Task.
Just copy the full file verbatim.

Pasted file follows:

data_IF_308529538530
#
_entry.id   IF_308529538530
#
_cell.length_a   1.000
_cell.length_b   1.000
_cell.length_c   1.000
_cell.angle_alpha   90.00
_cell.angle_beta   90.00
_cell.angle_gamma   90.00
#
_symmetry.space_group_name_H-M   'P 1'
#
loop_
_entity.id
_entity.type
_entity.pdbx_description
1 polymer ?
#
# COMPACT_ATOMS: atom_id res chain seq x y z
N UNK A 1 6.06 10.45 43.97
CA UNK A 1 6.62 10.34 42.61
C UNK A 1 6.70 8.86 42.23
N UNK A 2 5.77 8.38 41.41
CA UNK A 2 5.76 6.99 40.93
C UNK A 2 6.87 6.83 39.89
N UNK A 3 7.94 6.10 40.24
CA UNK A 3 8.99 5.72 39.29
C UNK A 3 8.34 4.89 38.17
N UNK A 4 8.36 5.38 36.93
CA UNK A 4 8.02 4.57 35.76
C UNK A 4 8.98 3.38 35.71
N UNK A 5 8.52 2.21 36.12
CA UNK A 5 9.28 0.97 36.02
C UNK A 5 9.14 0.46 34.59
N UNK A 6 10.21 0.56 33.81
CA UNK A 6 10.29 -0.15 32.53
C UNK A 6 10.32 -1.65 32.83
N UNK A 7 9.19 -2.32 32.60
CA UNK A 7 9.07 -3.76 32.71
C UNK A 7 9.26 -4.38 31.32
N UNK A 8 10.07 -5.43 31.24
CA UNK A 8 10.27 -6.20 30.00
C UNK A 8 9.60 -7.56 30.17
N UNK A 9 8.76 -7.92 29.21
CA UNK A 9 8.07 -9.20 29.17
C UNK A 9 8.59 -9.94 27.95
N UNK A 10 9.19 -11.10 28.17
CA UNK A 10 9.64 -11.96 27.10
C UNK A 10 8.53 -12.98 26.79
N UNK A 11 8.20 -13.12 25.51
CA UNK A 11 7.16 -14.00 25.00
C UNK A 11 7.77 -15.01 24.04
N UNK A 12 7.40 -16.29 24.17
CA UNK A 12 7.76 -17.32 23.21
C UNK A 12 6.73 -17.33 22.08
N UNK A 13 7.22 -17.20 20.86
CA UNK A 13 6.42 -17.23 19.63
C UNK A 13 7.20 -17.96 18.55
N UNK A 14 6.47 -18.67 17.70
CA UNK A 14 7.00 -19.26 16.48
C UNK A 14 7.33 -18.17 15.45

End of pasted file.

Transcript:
data_IF_308529538530
#
_entry.id   IF_308529538530
#
_cell.length_a   1.000
_cell.length_b   1.000
_cell.length_c   1.000
_cell.angle_alpha   90.00
_cell.angle_beta   90.00
_cell.angle_gamma   90.00
#
_symmetry.space_group_name_H-M   'P 1'
#
loop_
_entity.id
_entity.type
_entity.pdbx_description
1 polymer ?
#
# COMPACT_ATOMS: atom_id res chain seq x y z
N UNK A 1 6.06 10.45 43.97
CA UNK A 1 6.62 10.34 42.61
C UNK A 1 6.70 8.86 42.23
N UNK A 2 5.77 8.38 41.41
CA UNK A 2 5.76 6.99 40.93
C UNK A 2 6.87 6.83 39.89
N UNK A 3 7.94 6.10 40.24
CA UNK A 3 8.99 5.72 39.29
C UNK A 3 8.34 4.89 38.17
N UNK A 4 8.36 5.38 36.93
CA UNK A 4 8.02 4.57 35.76
C UNK A 4 8.98 3.38 35.71
N UNK A 5 8.52 2.21 36.12
CA UNK A 5 9.28 0.97 36.02
C UNK A 5 9.14 0.46 34.59
N UNK A 6 10.21 0.56 33.81
CA UNK A 6 10.29 -0.15 32.53
C UNK A 6 10.32 -1.65 32.83
N UNK A 7 9.19 -2.32 32.60
CA UNK A 7 9.07 -3.76 32.71
C UNK A 7 9.26 -4.38 31.32
N UNK A 8 10.07 -5.43 31.24
CA UNK A 8 10.27 -6.20 30.00
C UNK A 8 9.60 -7.56 30.17
N UNK A 9 8.76 -7.92 29.21
CA UNK A 9 8.07 -9.20 29.17
C UNK A 9 8.59 -9.94 27.95
N UNK A 10 9.19 -11.10 28.17
CA UNK A 10 9.64 -11.96 27.10
C UNK A 10 8.53 -12.98 26.79
N UNK A 11 8.20 -13.12 25.51
CA UNK A 11 7.16 -14.00 25.00
C UNK A 11 7.77 -15.01 24.04
N UNK A 12 7.40 -16.29 24.17
CA UNK A 12 7.76 -17.32 23.21
C UNK A 12 6.73 -17.33 22.08
N UNK A 13 7.22 -17.20 20.86
CA UNK A 13 6.42 -17.23 19.63
C UNK A 13 7.20 -17.96 18.55
N UNK A 14 6.47 -18.67 17.70
CA UNK A 14 7.00 -19.26 16.48
C UNK A 14 7.33 -18.17 15.45